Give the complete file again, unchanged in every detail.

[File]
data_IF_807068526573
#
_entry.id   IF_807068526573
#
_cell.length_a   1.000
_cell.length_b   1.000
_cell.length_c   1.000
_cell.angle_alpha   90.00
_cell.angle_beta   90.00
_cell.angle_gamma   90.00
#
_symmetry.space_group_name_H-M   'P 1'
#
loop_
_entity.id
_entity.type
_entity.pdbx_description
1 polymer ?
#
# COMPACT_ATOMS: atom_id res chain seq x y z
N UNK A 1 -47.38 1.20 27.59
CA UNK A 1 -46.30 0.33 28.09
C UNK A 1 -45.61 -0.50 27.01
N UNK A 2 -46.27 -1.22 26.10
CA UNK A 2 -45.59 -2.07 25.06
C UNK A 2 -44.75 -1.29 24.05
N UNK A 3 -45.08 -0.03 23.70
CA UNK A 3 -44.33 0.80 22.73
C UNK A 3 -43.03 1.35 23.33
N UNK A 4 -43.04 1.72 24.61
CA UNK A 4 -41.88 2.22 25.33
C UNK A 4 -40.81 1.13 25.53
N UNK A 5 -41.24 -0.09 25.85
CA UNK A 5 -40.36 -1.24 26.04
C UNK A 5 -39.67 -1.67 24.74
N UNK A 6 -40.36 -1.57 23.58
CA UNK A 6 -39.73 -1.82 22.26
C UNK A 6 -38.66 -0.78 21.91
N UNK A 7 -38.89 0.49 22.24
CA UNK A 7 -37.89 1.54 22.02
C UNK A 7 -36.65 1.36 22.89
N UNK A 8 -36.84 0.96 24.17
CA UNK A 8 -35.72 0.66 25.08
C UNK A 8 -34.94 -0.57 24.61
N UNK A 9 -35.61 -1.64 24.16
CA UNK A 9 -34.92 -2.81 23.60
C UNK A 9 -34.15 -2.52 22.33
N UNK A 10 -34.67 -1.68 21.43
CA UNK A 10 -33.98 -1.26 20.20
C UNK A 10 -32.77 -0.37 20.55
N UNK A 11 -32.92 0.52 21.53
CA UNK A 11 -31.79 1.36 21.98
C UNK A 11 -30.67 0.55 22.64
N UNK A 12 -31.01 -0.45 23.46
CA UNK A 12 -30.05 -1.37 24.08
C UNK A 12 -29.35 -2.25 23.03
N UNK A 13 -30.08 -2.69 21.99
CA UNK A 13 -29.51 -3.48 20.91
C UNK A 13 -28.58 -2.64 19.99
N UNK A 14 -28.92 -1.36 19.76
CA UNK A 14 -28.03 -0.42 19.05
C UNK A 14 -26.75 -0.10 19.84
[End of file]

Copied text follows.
data_IF_807068526573
#
_entry.id   IF_807068526573
#
_cell.length_a   1.000
_cell.length_b   1.000
_cell.length_c   1.000
_cell.angle_alpha   90.00
_cell.angle_beta   90.00
_cell.angle_gamma   90.00
#
_symmetry.space_group_name_H-M   'P 1'
#
loop_
_entity.id
_entity.type
_entity.pdbx_description
1 polymer ?
#
# COMPACT_ATOMS: atom_id res chain seq x y z
N UNK A 1 -47.38 1.20 27.59
CA UNK A 1 -46.30 0.33 28.09
C UNK A 1 -45.61 -0.50 27.01
N UNK A 2 -46.27 -1.22 26.10
CA UNK A 2 -45.59 -2.07 25.06
C UNK A 2 -44.75 -1.29 24.05
N UNK A 3 -45.08 -0.03 23.70
CA UNK A 3 -44.33 0.80 22.73
C UNK A 3 -43.03 1.35 23.33
N UNK A 4 -43.04 1.72 24.61
CA UNK A 4 -41.88 2.22 25.33
C UNK A 4 -40.81 1.13 25.53
N UNK A 5 -41.24 -0.09 25.85
CA UNK A 5 -40.36 -1.24 26.04
C UNK A 5 -39.67 -1.67 24.74
N UNK A 6 -40.36 -1.57 23.58
CA UNK A 6 -39.73 -1.82 22.26
C UNK A 6 -38.66 -0.78 21.91
N UNK A 7 -38.89 0.49 22.24
CA UNK A 7 -37.89 1.54 22.02
C UNK A 7 -36.65 1.36 22.89
N UNK A 8 -36.84 0.96 24.17
CA UNK A 8 -35.72 0.66 25.08
C UNK A 8 -34.94 -0.57 24.61
N UNK A 9 -35.61 -1.64 24.16
CA UNK A 9 -34.92 -2.81 23.60
C UNK A 9 -34.15 -2.52 22.33
N UNK A 10 -34.67 -1.68 21.43
CA UNK A 10 -33.98 -1.26 20.20
C UNK A 10 -32.77 -0.37 20.55
N UNK A 11 -32.92 0.52 21.53
CA UNK A 11 -31.79 1.36 21.98
C UNK A 11 -30.67 0.55 22.64
N UNK A 12 -31.01 -0.45 23.46
CA UNK A 12 -30.05 -1.37 24.08
C UNK A 12 -29.35 -2.25 23.03
N UNK A 13 -30.08 -2.69 21.99
CA UNK A 13 -29.51 -3.48 20.91
C UNK A 13 -28.58 -2.64 19.99
N UNK A 14 -28.92 -1.36 19.76
CA UNK A 14 -28.03 -0.42 19.05
C UNK A 14 -26.75 -0.10 19.84